Turning Value Into Income
So how does one generate income from creating and delivering value? Can’t you run into a problem of creating and delivering lots of value and making no money from it?

As it turns out, making money is the easy part. If you can create and deliver value to people, the income opportunities will literally come to you. People will practically line up with ways for you to make money. I’m serious.

Here’s how this works.

If you get good at creating value, you can connect with other people who are good at delivering value. They deliver your value, such as by selling it, and they pay you a royalty, commission, or licensing fee.

For example, Hay House offered me a book deal last year, so I wrote a book called Personal Development for Smart People, and it was published in September. I received an advance for the book, and I’ll also receive ongoing royalties based on sales. I might even receive royalties from this book for the rest of my life, especially since the content is timeless. Also, writing a book has lead to other opportunities, such as paid speaking engagements. So in this case I created the value (the book), but others deliver it.

Now suppose you get good at delivering value. In this case you can generate income by plugging other people’s value into your delivery system. For example, my blog is great at delivering value. It’s a very efficient medium for that. But since I give my value away for free, it doesn’t generate income directly. However, I can generate plenty of income by promoting other people’s products that I like. Then I split the profits from sales with the publisher. I earn six figures a year just from doing that. The product publishers come to me. I get way more offers for this sort of thing than I can handle. It doesn’t require a lot of work to do this. Once you have a system for delivering value, you can plug other people’s value into it and generate lots of extra income.

If you have the means to create AND deliver strong value, you’ll have so many opportunities it will be totally ridiculous. First, you can plug the value you create into other people’s delivery systems, so you can earn ongoing royalties and such. This is easy residual income. I’m still getting checks every month for deals I entered years ago.

Secondly, you can plug other people’s creative value into your own delivery system. You pay them a royalty on the sales, or they pay you as an affiliate. Once again you generate ongoing residual income. As long as you’re selective about the products you promote, doing your best to ensure that they provide strong value, everyone is happy, and everyone wins.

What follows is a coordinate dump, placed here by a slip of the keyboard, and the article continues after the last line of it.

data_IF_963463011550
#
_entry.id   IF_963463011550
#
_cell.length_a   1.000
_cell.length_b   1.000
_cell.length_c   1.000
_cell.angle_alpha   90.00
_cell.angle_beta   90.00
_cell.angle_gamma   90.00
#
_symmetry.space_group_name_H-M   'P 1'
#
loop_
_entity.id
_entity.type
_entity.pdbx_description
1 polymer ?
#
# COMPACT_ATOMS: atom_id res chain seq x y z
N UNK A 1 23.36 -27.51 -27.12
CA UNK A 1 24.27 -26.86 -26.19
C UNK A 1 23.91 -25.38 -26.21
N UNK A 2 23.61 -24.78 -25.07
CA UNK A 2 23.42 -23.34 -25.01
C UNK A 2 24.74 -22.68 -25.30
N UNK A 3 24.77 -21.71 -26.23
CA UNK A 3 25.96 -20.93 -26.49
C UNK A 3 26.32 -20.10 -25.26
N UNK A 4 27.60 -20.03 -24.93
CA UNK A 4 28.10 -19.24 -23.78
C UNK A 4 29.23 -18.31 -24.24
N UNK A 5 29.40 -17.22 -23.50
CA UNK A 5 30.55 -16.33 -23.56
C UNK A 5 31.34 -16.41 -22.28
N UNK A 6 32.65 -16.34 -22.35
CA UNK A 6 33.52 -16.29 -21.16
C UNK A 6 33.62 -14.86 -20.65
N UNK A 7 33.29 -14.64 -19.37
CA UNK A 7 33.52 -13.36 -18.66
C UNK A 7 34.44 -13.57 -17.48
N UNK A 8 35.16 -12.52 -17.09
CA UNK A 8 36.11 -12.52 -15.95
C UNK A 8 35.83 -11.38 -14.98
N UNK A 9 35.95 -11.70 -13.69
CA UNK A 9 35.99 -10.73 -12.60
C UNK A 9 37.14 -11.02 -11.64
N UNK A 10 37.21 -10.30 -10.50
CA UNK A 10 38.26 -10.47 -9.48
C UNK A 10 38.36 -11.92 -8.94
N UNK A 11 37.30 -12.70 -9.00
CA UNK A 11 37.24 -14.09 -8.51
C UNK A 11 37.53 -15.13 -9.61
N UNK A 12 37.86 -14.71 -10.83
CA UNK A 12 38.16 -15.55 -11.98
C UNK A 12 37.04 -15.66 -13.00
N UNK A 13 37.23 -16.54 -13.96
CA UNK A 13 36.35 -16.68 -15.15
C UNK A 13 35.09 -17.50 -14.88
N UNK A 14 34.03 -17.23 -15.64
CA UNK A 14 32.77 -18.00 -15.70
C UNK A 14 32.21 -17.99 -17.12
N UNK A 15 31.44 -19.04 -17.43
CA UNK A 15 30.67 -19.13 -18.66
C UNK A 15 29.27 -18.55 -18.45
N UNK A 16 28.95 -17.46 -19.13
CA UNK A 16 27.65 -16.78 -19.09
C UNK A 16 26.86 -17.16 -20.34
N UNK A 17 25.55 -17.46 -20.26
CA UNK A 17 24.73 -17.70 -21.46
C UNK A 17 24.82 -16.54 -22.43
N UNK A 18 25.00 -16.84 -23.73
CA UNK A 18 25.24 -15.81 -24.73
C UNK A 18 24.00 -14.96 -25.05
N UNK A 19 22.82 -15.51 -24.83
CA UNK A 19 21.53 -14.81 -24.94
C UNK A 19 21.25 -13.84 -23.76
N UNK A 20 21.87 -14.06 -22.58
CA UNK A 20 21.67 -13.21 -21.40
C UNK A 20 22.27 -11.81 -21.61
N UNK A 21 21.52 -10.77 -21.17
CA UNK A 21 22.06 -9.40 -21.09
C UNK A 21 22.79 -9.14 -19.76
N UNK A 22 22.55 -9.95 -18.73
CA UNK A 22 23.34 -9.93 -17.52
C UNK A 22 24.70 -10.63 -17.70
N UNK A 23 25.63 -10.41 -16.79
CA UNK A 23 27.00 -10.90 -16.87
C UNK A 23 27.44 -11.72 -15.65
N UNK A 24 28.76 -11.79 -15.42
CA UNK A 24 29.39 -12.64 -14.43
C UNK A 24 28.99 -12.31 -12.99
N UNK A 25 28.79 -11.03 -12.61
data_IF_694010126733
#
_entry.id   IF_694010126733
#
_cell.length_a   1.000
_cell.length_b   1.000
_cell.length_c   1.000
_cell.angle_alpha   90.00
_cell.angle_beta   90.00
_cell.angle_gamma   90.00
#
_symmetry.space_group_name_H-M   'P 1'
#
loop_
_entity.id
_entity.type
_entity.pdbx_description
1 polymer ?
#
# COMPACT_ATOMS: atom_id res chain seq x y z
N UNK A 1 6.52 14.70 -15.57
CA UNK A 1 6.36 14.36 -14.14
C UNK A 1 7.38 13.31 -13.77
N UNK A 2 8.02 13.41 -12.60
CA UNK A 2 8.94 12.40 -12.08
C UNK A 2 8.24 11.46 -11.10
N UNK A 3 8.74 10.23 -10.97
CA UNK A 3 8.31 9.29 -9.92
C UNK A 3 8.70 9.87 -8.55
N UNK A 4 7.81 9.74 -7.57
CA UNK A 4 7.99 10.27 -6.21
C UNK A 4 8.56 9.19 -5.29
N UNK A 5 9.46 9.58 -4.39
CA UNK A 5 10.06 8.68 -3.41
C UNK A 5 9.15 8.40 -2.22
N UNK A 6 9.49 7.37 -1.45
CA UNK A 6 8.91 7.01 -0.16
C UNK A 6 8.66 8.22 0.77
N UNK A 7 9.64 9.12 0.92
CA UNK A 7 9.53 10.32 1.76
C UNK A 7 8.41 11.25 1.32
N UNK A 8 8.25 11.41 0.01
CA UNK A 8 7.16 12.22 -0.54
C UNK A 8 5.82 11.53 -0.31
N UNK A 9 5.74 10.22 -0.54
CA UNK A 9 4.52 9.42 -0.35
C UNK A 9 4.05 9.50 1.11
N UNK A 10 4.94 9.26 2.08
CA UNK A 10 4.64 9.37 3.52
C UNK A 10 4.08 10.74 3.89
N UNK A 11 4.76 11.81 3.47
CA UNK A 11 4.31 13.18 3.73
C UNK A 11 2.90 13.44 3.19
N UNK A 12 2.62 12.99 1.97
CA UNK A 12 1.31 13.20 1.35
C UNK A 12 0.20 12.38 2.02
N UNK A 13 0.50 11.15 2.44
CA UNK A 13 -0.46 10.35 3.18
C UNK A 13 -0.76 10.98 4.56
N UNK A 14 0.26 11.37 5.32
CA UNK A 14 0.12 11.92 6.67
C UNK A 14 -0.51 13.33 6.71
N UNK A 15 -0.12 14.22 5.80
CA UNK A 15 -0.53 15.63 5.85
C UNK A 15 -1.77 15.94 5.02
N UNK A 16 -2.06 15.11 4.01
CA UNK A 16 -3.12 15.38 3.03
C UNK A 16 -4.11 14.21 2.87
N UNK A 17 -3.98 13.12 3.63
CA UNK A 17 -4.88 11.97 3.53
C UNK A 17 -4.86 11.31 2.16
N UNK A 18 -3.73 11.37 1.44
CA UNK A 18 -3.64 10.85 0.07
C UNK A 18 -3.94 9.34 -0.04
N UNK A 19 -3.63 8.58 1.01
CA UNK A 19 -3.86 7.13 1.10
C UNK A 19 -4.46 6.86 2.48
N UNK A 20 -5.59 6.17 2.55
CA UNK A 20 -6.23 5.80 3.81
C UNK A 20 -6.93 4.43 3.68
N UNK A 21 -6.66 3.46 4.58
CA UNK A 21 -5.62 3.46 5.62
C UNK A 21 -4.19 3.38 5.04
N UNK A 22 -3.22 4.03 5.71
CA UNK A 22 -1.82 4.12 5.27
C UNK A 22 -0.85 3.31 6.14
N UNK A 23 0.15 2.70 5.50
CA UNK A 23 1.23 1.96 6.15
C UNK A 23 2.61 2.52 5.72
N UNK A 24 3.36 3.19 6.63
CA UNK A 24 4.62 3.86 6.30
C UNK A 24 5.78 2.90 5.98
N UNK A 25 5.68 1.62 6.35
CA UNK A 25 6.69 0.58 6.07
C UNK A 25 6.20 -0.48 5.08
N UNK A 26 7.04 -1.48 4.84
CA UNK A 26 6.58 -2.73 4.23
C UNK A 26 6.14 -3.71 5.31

Thirdly, you can plug your value into your own delivery system. Strangely, this is something I haven’t done yet with my blog, although I used to do it all the time with my computer games business. This is something I intend to explore in 2009. It simply means that I could create and sell my own products direct. Many other bloggers have already done this with great success, releasing e-books, audio programs, DVDs, etc. They create the value and sell it directly to their visitors.

A big chunk of the income I received in 2008 was from work I did in previous years. I could do no work for all of 2009 and just live off the residual income I know is coming. That’s a nice situation to be in. It’s no accident though. Years ago I decided that this is how I wanted to set up my financial life, and then I focused on creating and delivering value to make it work. There’s no reason you can’t use the same strategy. It isn’t trademarked. 🙂

Avoiding Distraction
Once you develop the habit of creating and delivering value, it’s pretty hard to fail. However, it’s very easy to get distracted along the way. Distraction is perhaps your biggest obstacle.

You can’t get sucked into every money-making scheme that crosses your plate. Getting sucked into a job, where you have to trade hours for dollars, is just as bad. These are dead ends you should avoid by any means.

You have to stay focused on creating and delivering value. Everything that detracts from this focus should be viewed as an expense, obstacle, or just plain evil.

This is so important, but most people just don’t get how important it is.

Getting a job is such a bad idea if you want to enjoy long-term financial abundance. The odds of success on that path are so low, it’s not even worth considering.

Seriously, you are better off being broke and homeless, so you can focus on creating and delivering value from that place. You’re much worse off if you have to waste day after day showing up to work for someone else. That won’t move you closer to financial abundance. It will only distract you further.

If I had to choose between being homeless and getting a full-time job, I’d go the homeless route. Having a job would be 10x worse. As a homeless person, I could stay hungry and focused on creating and delivering value. I might not have the means to produce much value at first, but at least I could get out there in front of people and deliver something. It would be a good start on the right path.

A job is just a monstrous distraction. In many ways it’s a modernized form of slavery.

Homelessness is a huge upgrade from traditional employment. Have you ever talked to a homeless person? Some of them find the idea of having a job insulting — it represents a loss of freedom. Sure you smell better and can get a nicer place to live, but you lose your humanity in the process. Perhaps such people realize something you don’t.

Employment is the ultimate form of destitution.